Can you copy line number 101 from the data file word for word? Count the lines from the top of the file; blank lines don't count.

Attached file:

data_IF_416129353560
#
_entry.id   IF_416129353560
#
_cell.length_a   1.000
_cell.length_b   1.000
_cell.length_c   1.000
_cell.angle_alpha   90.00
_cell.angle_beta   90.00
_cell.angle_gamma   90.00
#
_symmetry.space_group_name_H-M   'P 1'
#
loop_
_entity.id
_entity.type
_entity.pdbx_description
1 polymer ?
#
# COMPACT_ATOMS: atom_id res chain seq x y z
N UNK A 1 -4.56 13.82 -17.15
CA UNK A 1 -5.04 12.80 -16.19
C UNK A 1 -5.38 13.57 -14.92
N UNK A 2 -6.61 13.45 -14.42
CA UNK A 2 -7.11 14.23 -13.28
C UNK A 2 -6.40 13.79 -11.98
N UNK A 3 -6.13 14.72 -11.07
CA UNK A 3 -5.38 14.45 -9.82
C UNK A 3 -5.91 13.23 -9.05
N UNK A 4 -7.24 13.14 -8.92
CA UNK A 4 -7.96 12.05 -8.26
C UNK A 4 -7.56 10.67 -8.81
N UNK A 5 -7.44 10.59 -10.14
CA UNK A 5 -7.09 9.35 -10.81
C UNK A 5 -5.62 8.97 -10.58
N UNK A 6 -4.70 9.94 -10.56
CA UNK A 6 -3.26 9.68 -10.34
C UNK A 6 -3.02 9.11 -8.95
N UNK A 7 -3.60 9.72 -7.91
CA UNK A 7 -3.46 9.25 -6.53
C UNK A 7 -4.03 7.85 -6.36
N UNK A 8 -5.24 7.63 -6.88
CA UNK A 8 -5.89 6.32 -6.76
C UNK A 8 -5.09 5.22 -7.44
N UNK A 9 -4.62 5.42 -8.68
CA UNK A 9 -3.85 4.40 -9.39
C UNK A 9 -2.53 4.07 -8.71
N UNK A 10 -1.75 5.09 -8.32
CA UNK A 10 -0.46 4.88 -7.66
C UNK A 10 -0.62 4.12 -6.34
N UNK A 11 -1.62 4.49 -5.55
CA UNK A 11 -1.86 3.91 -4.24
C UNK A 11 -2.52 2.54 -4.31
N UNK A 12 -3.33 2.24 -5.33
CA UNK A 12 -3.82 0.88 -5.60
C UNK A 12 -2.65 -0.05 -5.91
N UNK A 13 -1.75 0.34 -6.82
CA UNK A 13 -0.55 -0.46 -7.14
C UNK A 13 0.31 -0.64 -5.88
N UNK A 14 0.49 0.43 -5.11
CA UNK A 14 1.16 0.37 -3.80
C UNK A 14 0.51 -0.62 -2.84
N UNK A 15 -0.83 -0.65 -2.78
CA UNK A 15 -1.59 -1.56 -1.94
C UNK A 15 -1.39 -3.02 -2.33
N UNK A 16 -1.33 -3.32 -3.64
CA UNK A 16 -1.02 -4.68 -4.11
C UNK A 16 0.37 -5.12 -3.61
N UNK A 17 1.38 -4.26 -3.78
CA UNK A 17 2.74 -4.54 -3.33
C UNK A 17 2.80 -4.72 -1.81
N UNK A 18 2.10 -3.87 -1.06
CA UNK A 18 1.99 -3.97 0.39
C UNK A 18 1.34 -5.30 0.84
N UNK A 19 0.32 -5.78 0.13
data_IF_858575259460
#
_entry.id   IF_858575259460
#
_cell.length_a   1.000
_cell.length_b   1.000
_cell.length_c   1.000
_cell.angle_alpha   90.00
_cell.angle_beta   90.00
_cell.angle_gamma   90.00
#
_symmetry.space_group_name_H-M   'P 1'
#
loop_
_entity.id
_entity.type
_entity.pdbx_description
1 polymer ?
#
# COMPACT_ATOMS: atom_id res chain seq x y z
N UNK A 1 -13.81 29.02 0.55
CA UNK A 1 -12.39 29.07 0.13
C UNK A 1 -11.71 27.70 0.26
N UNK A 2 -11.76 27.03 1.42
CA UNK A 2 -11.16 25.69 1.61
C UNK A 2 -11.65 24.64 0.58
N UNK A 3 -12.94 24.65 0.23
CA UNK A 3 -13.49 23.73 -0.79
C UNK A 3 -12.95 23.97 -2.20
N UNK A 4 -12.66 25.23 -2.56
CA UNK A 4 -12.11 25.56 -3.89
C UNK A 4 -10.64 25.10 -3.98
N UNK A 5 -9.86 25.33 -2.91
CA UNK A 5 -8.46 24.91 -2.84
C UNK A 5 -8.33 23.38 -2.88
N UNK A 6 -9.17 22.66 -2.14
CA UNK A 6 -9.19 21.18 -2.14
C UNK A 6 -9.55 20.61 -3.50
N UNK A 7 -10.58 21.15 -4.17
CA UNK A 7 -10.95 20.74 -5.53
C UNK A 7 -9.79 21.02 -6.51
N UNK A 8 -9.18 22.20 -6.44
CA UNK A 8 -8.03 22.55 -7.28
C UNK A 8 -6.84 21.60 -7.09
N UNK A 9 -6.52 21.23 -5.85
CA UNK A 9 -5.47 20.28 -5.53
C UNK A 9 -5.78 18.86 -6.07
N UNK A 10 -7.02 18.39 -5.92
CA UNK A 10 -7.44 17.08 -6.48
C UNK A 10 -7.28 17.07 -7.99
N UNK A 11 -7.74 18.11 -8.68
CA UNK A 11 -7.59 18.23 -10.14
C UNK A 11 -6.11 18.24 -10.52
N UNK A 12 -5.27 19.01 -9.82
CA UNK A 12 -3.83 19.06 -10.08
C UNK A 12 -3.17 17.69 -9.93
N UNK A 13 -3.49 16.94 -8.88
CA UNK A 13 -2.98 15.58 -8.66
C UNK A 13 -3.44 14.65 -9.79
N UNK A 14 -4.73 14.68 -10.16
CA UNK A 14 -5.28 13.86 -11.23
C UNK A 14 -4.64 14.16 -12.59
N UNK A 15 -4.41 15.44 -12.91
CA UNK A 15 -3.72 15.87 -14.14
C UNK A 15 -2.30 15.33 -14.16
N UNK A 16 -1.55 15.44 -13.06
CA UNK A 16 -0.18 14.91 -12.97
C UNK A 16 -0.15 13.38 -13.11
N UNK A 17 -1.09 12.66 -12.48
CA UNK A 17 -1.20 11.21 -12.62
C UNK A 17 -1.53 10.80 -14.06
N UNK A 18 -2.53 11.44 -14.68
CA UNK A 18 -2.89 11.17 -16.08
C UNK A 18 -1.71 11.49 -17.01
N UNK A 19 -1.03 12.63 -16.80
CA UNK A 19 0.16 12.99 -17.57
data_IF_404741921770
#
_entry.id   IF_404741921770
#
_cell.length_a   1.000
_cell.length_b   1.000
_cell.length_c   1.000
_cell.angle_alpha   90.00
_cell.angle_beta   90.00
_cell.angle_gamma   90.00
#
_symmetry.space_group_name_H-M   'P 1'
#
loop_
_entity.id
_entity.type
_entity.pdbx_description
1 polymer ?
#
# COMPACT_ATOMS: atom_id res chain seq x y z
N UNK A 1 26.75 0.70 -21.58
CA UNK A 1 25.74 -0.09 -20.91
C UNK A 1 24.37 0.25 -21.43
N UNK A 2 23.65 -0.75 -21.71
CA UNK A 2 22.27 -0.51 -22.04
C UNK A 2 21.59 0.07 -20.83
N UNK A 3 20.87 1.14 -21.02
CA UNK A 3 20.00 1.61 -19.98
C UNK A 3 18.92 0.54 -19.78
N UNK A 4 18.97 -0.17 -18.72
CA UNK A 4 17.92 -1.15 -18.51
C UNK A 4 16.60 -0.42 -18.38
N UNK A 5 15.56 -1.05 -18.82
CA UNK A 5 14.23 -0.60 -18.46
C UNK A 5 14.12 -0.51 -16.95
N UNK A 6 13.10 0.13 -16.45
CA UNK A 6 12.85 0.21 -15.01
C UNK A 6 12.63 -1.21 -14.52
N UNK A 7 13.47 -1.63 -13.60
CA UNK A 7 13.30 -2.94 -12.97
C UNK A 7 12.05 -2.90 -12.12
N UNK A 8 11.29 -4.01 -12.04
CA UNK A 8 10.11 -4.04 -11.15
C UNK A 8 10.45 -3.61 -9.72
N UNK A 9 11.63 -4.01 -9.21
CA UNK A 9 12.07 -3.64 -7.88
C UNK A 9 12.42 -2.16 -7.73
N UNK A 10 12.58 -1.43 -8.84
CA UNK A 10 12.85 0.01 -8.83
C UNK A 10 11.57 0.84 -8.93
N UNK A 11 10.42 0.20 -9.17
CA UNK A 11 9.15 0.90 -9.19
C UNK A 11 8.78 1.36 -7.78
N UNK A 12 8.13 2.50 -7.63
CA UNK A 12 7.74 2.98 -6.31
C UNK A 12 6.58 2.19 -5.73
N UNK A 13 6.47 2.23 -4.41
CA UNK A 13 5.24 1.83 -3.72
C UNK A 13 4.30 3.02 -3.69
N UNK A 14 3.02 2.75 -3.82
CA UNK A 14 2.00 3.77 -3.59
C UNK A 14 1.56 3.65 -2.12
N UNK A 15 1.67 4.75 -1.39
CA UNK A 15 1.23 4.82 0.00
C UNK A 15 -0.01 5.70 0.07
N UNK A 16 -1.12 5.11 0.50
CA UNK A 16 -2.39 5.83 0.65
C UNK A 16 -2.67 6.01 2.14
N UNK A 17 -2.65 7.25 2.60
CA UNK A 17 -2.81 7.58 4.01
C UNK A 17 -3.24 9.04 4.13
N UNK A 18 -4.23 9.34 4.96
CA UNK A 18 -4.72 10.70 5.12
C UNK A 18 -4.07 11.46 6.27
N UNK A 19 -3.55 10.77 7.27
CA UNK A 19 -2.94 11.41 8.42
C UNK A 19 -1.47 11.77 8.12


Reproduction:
C UNK A 2 -11.65 24.64 0.58